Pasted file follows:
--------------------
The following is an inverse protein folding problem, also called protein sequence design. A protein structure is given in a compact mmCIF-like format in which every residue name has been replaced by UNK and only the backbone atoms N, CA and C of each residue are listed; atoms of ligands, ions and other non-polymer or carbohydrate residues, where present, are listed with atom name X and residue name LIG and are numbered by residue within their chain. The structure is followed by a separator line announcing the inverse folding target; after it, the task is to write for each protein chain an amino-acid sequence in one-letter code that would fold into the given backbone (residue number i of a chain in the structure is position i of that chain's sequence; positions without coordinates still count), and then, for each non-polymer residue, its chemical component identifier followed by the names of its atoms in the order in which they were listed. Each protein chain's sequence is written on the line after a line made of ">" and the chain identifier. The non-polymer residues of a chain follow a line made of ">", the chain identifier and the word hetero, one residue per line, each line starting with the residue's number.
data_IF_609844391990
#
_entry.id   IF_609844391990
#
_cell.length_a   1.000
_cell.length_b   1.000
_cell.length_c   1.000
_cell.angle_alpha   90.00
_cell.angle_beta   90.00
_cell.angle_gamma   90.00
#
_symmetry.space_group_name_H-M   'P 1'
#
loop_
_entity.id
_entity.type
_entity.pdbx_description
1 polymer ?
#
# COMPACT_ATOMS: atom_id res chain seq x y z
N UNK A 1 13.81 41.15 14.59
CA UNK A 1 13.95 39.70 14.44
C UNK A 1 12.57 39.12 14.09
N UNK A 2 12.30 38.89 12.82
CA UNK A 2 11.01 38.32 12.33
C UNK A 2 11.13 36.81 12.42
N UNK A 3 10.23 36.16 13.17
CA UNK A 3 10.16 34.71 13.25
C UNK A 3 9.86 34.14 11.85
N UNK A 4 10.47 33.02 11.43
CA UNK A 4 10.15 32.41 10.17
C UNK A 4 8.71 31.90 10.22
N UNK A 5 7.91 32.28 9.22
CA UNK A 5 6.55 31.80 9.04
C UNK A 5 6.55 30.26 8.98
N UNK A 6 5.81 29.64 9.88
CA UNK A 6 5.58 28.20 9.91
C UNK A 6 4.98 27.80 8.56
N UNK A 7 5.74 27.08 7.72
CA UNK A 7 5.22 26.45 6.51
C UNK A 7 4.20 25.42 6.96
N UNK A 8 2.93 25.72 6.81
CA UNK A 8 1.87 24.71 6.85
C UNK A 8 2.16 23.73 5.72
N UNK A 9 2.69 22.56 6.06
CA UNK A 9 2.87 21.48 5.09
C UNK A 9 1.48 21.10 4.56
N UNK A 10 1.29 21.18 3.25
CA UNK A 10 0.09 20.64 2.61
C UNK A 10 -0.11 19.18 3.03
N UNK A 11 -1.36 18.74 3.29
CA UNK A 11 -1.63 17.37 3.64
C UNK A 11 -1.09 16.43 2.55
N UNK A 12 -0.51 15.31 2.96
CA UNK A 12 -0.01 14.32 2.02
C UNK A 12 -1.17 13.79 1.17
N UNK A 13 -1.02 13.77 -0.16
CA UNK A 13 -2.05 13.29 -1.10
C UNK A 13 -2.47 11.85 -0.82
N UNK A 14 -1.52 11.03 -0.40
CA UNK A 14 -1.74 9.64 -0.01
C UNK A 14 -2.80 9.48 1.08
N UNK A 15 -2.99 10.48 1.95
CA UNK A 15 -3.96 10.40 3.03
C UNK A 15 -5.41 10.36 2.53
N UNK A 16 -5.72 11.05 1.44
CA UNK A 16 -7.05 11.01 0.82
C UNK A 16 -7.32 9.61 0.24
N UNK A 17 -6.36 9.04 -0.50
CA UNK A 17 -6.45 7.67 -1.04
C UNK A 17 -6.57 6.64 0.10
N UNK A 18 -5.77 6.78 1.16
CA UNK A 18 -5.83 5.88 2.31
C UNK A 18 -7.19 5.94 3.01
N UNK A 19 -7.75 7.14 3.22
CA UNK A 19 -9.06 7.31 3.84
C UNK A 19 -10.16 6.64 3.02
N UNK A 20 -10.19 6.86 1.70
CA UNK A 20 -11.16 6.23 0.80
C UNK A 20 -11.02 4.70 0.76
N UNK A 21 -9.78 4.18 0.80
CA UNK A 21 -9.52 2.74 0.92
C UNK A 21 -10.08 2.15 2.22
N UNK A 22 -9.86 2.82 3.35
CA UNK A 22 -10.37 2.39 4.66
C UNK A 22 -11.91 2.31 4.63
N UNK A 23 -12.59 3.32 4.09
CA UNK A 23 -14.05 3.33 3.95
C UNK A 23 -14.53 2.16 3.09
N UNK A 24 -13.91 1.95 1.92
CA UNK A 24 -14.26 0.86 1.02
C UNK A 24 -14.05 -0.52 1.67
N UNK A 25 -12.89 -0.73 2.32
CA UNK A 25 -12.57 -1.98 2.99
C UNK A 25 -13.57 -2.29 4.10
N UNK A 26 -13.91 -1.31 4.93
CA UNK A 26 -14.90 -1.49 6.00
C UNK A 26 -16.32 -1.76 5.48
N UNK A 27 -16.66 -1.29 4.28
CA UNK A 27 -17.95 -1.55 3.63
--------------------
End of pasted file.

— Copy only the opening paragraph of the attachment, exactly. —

The following is an inverse protein folding problem, also called protein sequence design. A protein structure is given in a compact mmCIF-like format in which every residue name has been replaced by UNK and only the backbone atoms N, CA and C of each residue are listed; atoms of ligands, ions and other non-polymer or carbohydrate residues, where present, are listed with atom name X and residue name LIG and are numbered by residue within their chain. The structure is followed by a separator line announcing the inverse folding target; after it, the task is to write for each protein chain an amino-acid sequence in one-letter code that would fold into the given backbone (residue number i of a chain in the structure is position i of that chain's sequence; positions without coordinates still count), and then, for each non-polymer residue, its chemical component identifier followed by the names of its atoms in the order in which they were listed. Each protein chain's sequence is written on the line after a line made of ">" and the chain identifier. The non-polymer residues of a chain follow a line made of ">", the chain identifier and the word hetero, one residue per line, each line starting with the residue's number.